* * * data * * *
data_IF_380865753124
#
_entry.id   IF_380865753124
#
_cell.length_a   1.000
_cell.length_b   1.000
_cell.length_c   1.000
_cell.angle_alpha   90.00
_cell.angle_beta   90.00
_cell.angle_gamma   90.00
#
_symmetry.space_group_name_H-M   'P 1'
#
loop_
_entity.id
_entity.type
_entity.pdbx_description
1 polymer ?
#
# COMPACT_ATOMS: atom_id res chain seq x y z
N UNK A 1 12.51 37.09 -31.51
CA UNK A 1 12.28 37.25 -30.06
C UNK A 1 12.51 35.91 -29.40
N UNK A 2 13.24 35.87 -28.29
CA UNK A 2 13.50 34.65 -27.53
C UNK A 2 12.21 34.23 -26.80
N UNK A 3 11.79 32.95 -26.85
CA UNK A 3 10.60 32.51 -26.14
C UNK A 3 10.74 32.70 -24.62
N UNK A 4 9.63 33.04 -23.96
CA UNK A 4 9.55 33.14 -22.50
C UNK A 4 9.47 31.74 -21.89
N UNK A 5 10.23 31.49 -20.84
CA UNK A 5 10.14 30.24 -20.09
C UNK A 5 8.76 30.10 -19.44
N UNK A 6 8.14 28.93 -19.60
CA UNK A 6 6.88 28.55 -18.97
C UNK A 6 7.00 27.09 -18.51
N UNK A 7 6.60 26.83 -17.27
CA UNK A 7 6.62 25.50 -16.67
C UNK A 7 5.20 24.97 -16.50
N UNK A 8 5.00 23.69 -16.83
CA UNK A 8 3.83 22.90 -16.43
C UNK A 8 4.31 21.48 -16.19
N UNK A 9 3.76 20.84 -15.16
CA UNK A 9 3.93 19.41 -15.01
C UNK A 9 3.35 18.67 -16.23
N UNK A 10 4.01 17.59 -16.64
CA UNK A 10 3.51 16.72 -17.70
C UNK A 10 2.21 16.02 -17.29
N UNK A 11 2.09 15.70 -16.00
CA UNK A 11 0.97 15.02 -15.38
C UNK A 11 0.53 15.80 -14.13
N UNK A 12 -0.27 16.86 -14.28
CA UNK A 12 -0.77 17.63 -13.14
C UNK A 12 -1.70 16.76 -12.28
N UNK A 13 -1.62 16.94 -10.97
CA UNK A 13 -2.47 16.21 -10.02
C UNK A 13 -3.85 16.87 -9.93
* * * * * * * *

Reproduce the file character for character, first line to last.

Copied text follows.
data_IF_380865753124
#
_entry.id   IF_380865753124
#
_cell.length_a   1.000
_cell.length_b   1.000
_cell.length_c   1.000
_cell.angle_alpha   90.00
_cell.angle_beta   90.00
_cell.angle_gamma   90.00
#
_symmetry.space_group_name_H-M   'P 1'
#
loop_
_entity.id
_entity.type
_entity.pdbx_description
1 polymer ?
#
# COMPACT_ATOMS: atom_id res chain seq x y z
N UNK A 1 12.51 37.09 -31.51
CA UNK A 1 12.28 37.25 -30.06
C UNK A 1 12.51 35.91 -29.40
N UNK A 2 13.24 35.87 -28.29
CA UNK A 2 13.50 34.65 -27.53
C UNK A 2 12.21 34.23 -26.80
N UNK A 3 11.79 32.95 -26.85
CA UNK A 3 10.60 32.51 -26.14
C UNK A 3 10.74 32.70 -24.62
N UNK A 4 9.63 33.04 -23.96
CA UNK A 4 9.55 33.14 -22.50
C UNK A 4 9.47 31.74 -21.89
N UNK A 5 10.23 31.49 -20.84
CA UNK A 5 10.14 30.24 -20.09
C UNK A 5 8.76 30.10 -19.44
N UNK A 6 8.14 28.93 -19.60
CA UNK A 6 6.88 28.55 -18.97
C UNK A 6 7.00 27.09 -18.51
N UNK A 7 6.60 26.83 -17.27
CA UNK A 7 6.62 25.50 -16.67
C UNK A 7 5.20 24.97 -16.50
N UNK A 8 5.00 23.69 -16.83
CA UNK A 8 3.83 22.90 -16.43
C UNK A 8 4.31 21.48 -16.19
N UNK A 9 3.76 20.84 -15.16
CA UNK A 9 3.93 19.41 -15.01
C UNK A 9 3.35 18.67 -16.23
N UNK A 10 4.01 17.59 -16.64
CA UNK A 10 3.51 16.72 -17.70
C UNK A 10 2.21 16.02 -17.29
N UNK A 11 2.09 15.70 -16.00
CA UNK A 11 0.97 15.02 -15.38
C UNK A 11 0.53 15.80 -14.13
N UNK A 12 -0.27 16.86 -14.28
CA UNK A 12 -0.77 17.63 -13.14
C UNK A 12 -1.70 16.76 -12.28
N UNK A 13 -1.62 16.94 -10.97
CA UNK A 13 -2.47 16.21 -10.02
C UNK A 13 -3.85 16.87 -9.93